Sign in with
Sign up | Sign in
Your question

Overclocking (can be) harmful to your stability...

Last response: in Overclocking
Share
April 16, 2007 1:33:16 PM

those things happens when stability test is not followed as a step to overclocking.

i have a san diego core 3700+ overclocked to 2.9ghz and i have never even seen this failure.
my ram is running lower than it's maximum speed and with and appropriate latency
April 16, 2007 1:34:51 PM

See? It's all of you overclocking maniacs out there that are making Windows look bad!!! And all this time we thought it was Bill's fault...

I especially liked the part about the people with the OC'd rigs that had no clue...
Related resources
April 16, 2007 1:37:01 PM

>And all this time we thought it was Bill's fault

Yeah, that made me chuckle, as well :) 
April 16, 2007 1:43:29 PM

Overclocking (can be) harmful to your stability...

well no sh*t.

that's why it's not something noobs should be doing.

Valis
April 16, 2007 1:48:55 PM

I liked this bit the best -

quote-
But it takes only one false positive to get people saying, "Oh, there goes Microsoft blaming other people for its buggy software again."

Which is exactly what he's doing here is it not?

I've ran OC'd machines on windows at home for years without any problems, stock machines at work are always spitting out these types of crashes. In reality windows is ok as long as you treat it like a baby - you know; feed it, bathe it and wipe its arse every day. Longest stable xp install at home has lasted me 3 years and counting!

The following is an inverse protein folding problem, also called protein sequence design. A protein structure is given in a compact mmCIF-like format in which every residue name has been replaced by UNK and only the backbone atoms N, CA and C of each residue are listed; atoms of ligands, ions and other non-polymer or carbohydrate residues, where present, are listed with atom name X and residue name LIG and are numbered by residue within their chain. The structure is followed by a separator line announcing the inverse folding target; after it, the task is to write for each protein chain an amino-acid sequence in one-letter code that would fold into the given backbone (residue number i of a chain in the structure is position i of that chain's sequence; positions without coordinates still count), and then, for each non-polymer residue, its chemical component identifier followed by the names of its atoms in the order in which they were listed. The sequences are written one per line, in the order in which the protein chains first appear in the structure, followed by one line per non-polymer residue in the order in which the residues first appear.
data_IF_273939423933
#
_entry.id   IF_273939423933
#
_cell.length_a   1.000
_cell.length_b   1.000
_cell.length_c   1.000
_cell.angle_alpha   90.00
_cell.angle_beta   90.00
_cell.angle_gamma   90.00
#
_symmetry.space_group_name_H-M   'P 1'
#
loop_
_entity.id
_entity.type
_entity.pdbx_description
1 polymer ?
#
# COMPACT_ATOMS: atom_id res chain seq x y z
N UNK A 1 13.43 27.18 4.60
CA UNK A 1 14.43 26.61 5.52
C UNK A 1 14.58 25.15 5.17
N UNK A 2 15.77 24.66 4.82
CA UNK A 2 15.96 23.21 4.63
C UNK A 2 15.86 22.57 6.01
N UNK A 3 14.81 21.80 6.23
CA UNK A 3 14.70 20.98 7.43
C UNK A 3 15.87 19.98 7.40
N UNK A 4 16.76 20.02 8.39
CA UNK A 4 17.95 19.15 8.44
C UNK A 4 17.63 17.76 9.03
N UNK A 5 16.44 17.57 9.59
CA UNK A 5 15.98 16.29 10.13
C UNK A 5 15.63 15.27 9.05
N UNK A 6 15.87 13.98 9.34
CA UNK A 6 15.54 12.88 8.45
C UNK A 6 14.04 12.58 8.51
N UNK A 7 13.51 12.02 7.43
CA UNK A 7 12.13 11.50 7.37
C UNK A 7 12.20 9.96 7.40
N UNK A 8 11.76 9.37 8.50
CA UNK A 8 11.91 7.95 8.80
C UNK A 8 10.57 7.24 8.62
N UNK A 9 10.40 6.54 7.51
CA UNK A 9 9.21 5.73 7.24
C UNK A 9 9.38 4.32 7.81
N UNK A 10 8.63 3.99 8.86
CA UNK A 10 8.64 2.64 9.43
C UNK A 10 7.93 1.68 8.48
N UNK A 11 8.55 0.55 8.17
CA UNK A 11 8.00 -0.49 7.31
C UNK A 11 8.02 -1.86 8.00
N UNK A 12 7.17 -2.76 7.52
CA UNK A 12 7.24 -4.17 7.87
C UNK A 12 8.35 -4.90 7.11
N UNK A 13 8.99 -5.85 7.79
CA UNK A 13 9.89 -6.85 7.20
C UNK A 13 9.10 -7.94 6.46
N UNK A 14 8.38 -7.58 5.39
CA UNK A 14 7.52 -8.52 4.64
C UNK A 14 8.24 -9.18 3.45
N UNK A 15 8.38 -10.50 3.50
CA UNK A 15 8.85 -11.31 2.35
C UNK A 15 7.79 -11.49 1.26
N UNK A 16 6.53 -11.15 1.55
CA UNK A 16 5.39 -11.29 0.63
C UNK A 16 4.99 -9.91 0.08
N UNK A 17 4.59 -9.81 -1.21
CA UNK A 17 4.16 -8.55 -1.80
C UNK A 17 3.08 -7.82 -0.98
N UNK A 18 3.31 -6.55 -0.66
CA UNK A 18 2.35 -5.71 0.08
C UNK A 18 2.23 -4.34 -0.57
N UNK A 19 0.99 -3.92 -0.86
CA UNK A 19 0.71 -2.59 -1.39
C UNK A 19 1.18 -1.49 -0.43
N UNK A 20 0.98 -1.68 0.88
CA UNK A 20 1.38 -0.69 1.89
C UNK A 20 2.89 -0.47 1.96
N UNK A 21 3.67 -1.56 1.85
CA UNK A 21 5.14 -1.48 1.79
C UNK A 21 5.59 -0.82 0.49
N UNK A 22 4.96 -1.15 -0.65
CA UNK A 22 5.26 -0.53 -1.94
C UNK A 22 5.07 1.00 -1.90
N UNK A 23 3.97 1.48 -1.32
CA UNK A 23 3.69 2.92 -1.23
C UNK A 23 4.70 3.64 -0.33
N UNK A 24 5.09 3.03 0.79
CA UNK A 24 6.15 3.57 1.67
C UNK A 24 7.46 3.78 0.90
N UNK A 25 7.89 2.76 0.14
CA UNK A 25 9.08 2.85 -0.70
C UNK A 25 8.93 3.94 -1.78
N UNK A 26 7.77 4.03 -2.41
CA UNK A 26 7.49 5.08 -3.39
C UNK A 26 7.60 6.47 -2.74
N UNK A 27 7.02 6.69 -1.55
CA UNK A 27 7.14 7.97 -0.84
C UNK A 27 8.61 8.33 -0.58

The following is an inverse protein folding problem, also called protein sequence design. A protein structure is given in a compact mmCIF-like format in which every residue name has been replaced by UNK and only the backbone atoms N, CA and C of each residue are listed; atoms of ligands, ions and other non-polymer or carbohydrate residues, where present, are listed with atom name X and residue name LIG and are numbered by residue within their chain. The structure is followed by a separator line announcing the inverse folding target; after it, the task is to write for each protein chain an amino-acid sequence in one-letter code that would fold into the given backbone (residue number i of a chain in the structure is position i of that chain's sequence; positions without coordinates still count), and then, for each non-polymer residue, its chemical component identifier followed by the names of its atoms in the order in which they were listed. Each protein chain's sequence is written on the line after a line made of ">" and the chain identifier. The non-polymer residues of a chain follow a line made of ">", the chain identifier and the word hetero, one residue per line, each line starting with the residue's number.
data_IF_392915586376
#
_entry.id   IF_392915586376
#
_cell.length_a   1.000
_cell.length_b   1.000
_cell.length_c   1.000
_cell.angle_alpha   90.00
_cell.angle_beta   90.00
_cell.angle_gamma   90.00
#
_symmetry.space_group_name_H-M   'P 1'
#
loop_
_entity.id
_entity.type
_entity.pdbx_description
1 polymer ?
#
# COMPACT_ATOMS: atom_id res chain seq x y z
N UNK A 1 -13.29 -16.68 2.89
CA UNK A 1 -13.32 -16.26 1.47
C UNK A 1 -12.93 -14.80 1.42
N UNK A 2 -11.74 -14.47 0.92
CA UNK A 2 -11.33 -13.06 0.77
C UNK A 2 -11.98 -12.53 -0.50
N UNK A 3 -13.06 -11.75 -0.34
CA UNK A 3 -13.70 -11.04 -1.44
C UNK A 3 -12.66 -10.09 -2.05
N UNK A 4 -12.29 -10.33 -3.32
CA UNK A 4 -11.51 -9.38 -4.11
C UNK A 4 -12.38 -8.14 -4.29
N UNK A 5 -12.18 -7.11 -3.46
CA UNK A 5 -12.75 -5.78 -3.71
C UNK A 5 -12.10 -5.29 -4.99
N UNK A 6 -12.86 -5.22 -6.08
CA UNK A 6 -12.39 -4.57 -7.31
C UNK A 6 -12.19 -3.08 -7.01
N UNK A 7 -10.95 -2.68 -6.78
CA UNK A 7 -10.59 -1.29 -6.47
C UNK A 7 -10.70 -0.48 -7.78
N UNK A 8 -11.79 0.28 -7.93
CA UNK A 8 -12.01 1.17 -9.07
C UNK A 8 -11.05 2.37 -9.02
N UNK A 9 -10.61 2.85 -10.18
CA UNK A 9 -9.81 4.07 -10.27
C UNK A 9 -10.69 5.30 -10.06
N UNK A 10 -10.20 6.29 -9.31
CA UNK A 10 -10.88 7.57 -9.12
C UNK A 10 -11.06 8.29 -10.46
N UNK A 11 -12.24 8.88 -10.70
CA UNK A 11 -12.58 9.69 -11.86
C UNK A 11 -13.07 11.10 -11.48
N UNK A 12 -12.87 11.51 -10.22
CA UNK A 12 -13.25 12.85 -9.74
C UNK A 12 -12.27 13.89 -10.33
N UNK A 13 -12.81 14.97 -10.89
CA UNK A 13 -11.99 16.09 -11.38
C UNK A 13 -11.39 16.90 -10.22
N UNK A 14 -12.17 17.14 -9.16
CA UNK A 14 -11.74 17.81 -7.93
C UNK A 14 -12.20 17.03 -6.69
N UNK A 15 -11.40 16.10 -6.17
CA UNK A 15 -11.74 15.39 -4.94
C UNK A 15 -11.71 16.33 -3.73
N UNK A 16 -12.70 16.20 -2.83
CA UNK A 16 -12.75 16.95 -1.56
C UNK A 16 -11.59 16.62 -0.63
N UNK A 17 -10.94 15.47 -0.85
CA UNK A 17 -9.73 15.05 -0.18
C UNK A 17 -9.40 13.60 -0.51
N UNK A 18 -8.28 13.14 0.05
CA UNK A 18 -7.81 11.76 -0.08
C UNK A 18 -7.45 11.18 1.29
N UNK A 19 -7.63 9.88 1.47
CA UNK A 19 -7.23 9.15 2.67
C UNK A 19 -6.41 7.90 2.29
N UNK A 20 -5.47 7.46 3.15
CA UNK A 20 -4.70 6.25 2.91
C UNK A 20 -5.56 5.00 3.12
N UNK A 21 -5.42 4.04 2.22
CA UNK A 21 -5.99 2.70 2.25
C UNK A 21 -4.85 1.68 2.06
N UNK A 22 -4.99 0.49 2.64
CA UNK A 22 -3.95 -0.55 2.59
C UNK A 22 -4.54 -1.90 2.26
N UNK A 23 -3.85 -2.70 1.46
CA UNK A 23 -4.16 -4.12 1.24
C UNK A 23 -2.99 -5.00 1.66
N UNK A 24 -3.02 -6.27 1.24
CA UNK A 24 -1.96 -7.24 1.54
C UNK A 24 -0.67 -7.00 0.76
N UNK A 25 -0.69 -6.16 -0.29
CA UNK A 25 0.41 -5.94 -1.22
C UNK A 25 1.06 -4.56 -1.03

April 16, 2007 1:49:02 PM

Quote:
Overclocking (can be) harmful to your stability...

well no sh*t.

that's why it's not something noobs should be doing.

Valis


Then how are you supposed to start overclocking. Let me guess you where a pro from the very beginning.
a b K Overclocking
April 16, 2007 1:59:47 PM

Well duh! Anytime you run hardware over it's rated performance level of course you run a higher risk of instablility, and it may only show up in certain programs or applications.
Overclocking is a great way to get the max performance out of your PC, but it has to be done in steps, done correctly, with the correct mix of parts, and thoroughly tested at each step.
Their are a huge number of people who have successful overclocks that are rock solid. But for every successful overclocked PC I am willing to bet there are a dozen people overclocking PC's that may appear to be running okay, but are not 100% stable. If you are gaming, and the game occasionally freezes or locks up, a lot of people think nothing of it and just reboot and pick up right where they left off. They are completely content unless the problem starts occuring frequently.
If you are working on a spreadsheet or presentation that has taken hours or even weeks to build, and your too-far overclocked PC crashes and corrupts the file, or even worse, like fries something, that is a different story to have to deal with!
April 16, 2007 2:07:32 PM

News flash : If you push hardware beyond its recommended specs then it may not always behave as advertised. :roll:

Whats more interesting is. How did did Ms contact 10 'anonymous' bug report senders.
April 16, 2007 2:12:56 PM

Quote:
Overclocking (can be) harmful to your stability...

well no sh*t.

that's why it's not something noobs should be doing.

Valis